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Medicine - Clinical

Director of Studies    Dr Vian Azzu (Medical School)
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St Edmund's has several fellows and professorial fellows active in biomedical research, and is a congenial place to study medicine. The college currently admits 3-4 medical undergraduates each year. Both Affiliated and Mature students are admitted, the latter completing the third year of the Natural Science Tripos whereas affiliated students proceed to the clinical course after two years. From 2018/19, the College also offers places on the 4 year Graduate Course in Clinical Medicine.

The course in clinical medicine in Cambridge is demanding, so applicants must have evidence of previous academic achievement (i.e. a 2:1 degree). Applicants to St Edmund's with non-scientific backgrounds commonly complete relevant A levels prior to applying to the College. A-level Chemistry (or equivalent) is mandatory along with two further science A-levels. Further details can be found here.

All applicants also sit an examination for prospective medical students (BMAT), and the results of this are interpreted in the light of the candidate's application as a whole. All applicants should show, by their interests and the experience they have obtained, that they are aware of what is involved in a career in medicine and are fully committed to achieving this goal.

There is a Director of Studies for both pre-clinical and clinical studies; students are supervised by both clinical and non-clinical members of the university and Addenbrooke's hospital.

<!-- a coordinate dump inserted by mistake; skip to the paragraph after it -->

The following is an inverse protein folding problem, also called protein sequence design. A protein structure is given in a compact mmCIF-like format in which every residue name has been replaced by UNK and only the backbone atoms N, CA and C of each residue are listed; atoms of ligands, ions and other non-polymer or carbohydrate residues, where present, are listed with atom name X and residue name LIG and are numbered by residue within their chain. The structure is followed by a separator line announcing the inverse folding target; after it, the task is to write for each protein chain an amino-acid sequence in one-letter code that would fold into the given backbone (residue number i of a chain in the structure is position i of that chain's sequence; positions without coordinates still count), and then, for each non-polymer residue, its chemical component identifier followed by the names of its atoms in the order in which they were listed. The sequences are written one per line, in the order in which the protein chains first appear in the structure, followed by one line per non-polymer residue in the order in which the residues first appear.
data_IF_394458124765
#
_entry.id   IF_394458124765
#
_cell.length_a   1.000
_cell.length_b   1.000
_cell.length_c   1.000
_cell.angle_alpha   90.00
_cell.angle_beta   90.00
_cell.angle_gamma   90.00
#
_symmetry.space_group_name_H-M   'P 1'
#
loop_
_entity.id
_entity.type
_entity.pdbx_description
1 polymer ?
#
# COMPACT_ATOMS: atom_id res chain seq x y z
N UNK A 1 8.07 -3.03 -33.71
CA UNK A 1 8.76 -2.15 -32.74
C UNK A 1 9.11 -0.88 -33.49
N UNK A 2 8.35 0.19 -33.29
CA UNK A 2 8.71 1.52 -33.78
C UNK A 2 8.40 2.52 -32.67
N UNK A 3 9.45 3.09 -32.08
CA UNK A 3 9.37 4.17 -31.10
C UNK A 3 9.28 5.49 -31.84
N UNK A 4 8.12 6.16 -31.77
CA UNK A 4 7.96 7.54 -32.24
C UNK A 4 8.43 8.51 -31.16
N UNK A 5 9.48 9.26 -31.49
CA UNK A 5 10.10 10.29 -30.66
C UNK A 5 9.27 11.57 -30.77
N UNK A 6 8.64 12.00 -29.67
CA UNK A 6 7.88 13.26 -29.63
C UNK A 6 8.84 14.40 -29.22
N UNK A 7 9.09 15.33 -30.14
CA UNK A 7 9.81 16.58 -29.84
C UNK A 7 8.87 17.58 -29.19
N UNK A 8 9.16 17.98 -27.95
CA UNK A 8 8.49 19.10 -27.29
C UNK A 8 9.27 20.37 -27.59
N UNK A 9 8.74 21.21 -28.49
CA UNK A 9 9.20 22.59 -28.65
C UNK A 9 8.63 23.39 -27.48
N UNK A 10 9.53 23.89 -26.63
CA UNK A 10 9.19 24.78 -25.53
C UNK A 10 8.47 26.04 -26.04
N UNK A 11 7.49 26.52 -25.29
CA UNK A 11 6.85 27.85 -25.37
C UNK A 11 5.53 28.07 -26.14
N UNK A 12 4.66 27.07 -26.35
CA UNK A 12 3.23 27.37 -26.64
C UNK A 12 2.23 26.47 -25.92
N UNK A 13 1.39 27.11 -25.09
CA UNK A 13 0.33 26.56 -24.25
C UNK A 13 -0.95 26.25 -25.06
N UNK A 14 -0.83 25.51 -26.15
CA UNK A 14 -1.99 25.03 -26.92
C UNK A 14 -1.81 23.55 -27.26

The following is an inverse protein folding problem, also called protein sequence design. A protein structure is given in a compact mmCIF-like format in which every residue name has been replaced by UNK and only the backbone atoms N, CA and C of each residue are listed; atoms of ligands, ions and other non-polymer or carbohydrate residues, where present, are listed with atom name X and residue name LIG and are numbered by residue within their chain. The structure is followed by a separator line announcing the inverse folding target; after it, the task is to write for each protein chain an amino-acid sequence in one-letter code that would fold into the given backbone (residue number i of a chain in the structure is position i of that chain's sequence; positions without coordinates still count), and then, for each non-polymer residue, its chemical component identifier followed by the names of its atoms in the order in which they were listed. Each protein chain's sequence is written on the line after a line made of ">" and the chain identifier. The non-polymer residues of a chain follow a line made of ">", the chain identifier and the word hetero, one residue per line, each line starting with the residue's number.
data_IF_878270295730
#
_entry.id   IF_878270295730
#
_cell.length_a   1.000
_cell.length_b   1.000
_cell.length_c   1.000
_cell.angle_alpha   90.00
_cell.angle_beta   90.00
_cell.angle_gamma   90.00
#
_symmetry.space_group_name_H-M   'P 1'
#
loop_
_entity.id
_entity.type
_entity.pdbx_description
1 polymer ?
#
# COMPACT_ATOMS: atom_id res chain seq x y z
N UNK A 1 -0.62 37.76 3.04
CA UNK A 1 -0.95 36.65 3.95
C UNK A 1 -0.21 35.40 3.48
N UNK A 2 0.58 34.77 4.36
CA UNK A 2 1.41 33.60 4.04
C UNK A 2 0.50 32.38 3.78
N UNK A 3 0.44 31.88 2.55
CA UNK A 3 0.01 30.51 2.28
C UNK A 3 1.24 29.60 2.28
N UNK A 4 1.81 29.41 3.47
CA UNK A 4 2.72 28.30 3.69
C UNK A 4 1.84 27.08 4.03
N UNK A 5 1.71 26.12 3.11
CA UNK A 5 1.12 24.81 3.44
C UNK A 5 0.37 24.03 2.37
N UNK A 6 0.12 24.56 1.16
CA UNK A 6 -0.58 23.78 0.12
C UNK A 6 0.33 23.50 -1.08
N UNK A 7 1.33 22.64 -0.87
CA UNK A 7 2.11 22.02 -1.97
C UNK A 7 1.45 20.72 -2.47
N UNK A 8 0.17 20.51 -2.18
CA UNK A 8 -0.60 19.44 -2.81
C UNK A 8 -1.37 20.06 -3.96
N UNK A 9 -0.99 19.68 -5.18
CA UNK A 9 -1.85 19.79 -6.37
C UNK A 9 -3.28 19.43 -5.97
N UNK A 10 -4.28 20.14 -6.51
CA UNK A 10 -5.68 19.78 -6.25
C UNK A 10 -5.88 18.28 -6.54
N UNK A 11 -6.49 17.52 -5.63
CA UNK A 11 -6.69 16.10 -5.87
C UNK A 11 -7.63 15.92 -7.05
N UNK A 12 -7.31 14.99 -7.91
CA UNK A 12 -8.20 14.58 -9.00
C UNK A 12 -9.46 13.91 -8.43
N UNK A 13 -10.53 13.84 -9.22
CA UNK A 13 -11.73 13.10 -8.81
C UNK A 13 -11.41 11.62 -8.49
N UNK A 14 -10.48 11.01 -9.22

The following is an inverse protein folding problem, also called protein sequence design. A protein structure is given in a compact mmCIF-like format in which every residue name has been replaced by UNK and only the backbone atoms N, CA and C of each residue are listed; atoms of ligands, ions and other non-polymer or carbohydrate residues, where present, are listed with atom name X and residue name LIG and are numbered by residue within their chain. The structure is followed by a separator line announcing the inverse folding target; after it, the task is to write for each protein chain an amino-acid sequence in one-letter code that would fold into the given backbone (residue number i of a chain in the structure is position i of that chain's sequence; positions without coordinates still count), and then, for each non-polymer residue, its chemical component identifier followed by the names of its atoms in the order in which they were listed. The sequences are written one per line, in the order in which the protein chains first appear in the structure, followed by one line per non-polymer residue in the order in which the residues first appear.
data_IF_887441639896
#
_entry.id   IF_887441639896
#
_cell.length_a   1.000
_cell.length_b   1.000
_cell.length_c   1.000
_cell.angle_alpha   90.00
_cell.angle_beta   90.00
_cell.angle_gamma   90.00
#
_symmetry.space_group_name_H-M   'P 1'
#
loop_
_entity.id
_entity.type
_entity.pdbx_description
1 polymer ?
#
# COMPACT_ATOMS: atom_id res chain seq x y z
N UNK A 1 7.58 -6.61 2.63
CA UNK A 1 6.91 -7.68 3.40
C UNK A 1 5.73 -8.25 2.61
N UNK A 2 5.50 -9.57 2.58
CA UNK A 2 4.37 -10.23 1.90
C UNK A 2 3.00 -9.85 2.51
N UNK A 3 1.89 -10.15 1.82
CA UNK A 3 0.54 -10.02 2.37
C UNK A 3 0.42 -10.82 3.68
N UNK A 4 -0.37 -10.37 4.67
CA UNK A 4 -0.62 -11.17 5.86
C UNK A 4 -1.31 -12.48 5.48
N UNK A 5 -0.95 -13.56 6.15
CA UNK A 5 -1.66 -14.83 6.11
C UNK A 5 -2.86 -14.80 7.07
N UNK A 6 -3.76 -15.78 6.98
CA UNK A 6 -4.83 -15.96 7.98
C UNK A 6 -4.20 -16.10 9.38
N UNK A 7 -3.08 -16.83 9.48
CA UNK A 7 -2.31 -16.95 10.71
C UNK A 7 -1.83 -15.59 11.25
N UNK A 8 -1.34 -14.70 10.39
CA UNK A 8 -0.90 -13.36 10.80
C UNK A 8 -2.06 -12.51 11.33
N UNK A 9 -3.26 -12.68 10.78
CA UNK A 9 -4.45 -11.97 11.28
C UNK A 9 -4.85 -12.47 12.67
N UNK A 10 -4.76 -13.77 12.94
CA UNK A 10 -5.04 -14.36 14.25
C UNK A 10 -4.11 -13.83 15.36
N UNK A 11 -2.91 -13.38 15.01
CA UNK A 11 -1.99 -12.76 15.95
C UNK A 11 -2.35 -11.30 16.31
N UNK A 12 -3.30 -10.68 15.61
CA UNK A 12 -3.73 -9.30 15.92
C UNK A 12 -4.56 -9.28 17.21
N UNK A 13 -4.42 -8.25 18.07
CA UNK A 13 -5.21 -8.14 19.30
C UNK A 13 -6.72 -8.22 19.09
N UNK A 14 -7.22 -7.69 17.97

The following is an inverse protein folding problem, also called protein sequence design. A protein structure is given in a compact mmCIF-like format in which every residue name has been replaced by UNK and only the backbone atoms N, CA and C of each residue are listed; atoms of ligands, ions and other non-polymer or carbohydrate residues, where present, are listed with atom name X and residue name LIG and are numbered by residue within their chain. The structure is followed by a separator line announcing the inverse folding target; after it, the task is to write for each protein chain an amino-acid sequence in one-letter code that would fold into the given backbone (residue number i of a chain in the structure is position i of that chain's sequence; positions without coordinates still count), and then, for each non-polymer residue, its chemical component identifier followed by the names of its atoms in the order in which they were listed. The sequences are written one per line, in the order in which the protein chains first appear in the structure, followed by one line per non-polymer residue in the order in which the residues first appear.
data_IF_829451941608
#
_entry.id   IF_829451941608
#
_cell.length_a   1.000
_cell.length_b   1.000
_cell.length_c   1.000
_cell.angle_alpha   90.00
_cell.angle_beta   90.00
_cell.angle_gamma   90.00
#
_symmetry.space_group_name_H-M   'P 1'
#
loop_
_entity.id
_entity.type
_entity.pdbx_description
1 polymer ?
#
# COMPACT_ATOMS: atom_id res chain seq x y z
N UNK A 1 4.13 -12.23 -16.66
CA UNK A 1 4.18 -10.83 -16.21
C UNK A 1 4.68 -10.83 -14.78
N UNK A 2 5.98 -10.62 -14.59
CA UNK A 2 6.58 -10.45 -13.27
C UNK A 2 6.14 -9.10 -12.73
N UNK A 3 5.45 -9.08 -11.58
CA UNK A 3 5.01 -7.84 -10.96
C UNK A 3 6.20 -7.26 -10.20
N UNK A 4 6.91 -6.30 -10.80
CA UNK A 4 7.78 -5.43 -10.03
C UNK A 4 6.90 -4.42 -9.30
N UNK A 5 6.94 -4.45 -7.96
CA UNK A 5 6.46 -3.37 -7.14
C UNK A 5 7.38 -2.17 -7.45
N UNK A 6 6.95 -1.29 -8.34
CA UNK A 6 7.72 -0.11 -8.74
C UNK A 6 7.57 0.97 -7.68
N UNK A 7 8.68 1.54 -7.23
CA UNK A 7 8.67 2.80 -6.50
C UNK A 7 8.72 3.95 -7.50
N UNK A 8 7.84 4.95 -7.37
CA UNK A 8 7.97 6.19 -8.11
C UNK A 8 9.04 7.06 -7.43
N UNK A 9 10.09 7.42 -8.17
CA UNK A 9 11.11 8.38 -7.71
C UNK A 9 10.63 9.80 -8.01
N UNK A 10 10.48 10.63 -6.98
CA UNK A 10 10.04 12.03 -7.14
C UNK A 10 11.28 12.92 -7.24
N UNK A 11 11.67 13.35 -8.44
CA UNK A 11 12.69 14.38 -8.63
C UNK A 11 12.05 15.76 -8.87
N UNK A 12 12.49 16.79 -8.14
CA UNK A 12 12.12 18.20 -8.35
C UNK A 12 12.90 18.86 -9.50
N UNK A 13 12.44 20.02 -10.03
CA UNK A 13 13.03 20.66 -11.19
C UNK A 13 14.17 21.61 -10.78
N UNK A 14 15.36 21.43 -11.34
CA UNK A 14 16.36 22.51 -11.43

Clinical studies are based at Addenbrooke’s Hospital, Cambridge University Hospitals NHS Foundation Trust. As well as being a tertiary hospital with an international reputation for medical excellence, Addenbrooke's is the site of several major biomedical research institutions. You also spend time in other regional NHS hospitals throughout East Anglia and in general practices in Cambridge and the surrounding region.

Throughout the clinical studies, you build on your biomedical science education; developing the knowledge, skills and attitudes required to practise clinical medicine. Following an introductory course, each of the three years has its own focus – core clinical practice (Year 4), specialist clinical practice (Year 5) and applied clinical practice (Year 6) – and is built around several major themes, including:

  • communication skills, patient investigation and practical procedures
  • therapeutics and patient management
  • core science, pathology and clinical problems
  • evaluation and research
  • professionalism and patient safety

During the clinical studies, you have weekly small-group ‘clinical supervisions’ with junior doctors to develop and monitor your clinical skills.

Read more about the clinical studies on the course website.

For further information about studying Medicine at the University of Cambridge please see the School of Clinical Medicine website.